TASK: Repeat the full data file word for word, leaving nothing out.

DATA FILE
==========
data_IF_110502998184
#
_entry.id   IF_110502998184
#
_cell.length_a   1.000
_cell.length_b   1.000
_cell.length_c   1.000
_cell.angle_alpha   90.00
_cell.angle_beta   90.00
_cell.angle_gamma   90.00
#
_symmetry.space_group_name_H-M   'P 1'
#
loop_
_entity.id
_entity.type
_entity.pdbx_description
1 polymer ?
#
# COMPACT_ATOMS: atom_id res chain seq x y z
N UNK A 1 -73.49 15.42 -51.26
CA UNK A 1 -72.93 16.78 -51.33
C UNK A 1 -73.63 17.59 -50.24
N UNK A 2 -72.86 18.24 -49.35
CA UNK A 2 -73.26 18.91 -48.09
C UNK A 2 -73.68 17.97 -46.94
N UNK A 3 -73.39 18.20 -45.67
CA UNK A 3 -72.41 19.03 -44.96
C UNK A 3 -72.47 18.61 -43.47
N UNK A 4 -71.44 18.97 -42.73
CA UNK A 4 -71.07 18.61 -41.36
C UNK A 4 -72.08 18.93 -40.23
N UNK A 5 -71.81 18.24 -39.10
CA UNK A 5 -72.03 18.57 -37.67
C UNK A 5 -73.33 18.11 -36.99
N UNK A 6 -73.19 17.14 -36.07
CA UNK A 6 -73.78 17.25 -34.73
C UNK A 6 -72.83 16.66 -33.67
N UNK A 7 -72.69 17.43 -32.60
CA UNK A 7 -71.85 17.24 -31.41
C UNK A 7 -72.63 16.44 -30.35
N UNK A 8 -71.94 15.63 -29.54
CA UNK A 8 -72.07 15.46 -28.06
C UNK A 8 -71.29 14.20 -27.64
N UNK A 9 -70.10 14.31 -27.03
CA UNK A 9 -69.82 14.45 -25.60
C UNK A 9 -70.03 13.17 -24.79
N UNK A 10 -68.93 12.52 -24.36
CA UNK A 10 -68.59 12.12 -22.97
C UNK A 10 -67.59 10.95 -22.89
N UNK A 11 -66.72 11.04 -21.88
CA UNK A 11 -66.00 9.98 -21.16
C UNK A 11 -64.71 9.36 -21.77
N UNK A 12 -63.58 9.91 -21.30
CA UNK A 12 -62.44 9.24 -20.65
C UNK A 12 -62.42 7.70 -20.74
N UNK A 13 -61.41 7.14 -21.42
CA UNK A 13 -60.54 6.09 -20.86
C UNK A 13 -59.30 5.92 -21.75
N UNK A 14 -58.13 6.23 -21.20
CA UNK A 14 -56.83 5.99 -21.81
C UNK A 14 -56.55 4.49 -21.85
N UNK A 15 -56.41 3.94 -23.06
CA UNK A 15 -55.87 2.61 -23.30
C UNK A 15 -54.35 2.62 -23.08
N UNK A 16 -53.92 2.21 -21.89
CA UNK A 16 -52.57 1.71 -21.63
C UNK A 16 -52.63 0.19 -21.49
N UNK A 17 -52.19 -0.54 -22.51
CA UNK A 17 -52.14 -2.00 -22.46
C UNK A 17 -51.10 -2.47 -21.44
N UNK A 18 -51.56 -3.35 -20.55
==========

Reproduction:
data_IF_110502998184
#
_entry.id   IF_110502998184
#
_cell.length_a   1.000
_cell.length_b   1.000
_cell.length_c   1.000
_cell.angle_alpha   90.00
_cell.angle_beta   90.00
_cell.angle_gamma   90.00
#
_symmetry.space_group_name_H-M   'P 1'
#
loop_
_entity.id
_entity.type
_entity.pdbx_description
1 polymer ?
#
# COMPACT_ATOMS: atom_id res chain seq x y z
N UNK A 1 -73.49 15.42 -51.26
CA UNK A 1 -72.93 16.78 -51.33
C UNK A 1 -73.63 17.59 -50.24
N UNK A 2 -72.86 18.24 -49.35
CA UNK A 2 -73.26 18.91 -48.09
C UNK A 2 -73.68 17.97 -46.94
N UNK A 3 -73.39 18.20 -45.67
CA UNK A 3 -72.41 19.03 -44.96
C UNK A 3 -72.47 18.61 -43.47
N UNK A 4 -71.44 18.97 -42.73
CA UNK A 4 -71.07 18.61 -41.36
C UNK A 4 -72.08 18.93 -40.23
N UNK A 5 -71.81 18.24 -39.10
CA UNK A 5 -72.03 18.57 -37.67
C UNK A 5 -73.33 18.11 -36.99
N UNK A 6 -73.19 17.14 -36.07
CA UNK A 6 -73.78 17.25 -34.73
C UNK A 6 -72.83 16.66 -33.67
N UNK A 7 -72.69 17.43 -32.60
CA UNK A 7 -71.85 17.24 -31.41
C UNK A 7 -72.63 16.44 -30.35
N UNK A 8 -71.94 15.63 -29.54
CA UNK A 8 -72.07 15.46 -28.06
C UNK A 8 -71.29 14.20 -27.64
N UNK A 9 -70.10 14.31 -27.03
CA UNK A 9 -69.82 14.45 -25.60
C UNK A 9 -70.03 13.17 -24.79
N UNK A 10 -68.93 12.52 -24.36
CA UNK A 10 -68.59 12.12 -22.97
C UNK A 10 -67.59 10.95 -22.89
N UNK A 11 -66.72 11.04 -21.88
CA UNK A 11 -66.00 9.98 -21.16
C UNK A 11 -64.71 9.36 -21.77
N UNK A 12 -63.58 9.91 -21.30
CA UNK A 12 -62.44 9.24 -20.65
C UNK A 12 -62.42 7.70 -20.74
N UNK A 13 -61.41 7.14 -21.42
CA UNK A 13 -60.54 6.09 -20.86
C UNK A 13 -59.30 5.92 -21.75
N UNK A 14 -58.13 6.23 -21.20
CA UNK A 14 -56.83 5.99 -21.81
C UNK A 14 -56.55 4.49 -21.85
N UNK A 15 -56.41 3.94 -23.06
CA UNK A 15 -55.87 2.61 -23.30
C UNK A 15 -54.35 2.62 -23.08
N UNK A 16 -53.92 2.21 -21.89
CA UNK A 16 -52.57 1.71 -21.63
C UNK A 16 -52.63 0.19 -21.49
N UNK A 17 -52.19 -0.54 -22.51
CA UNK A 17 -52.14 -2.00 -22.46
C UNK A 17 -51.10 -2.47 -21.44
N UNK A 18 -51.56 -3.35 -20.55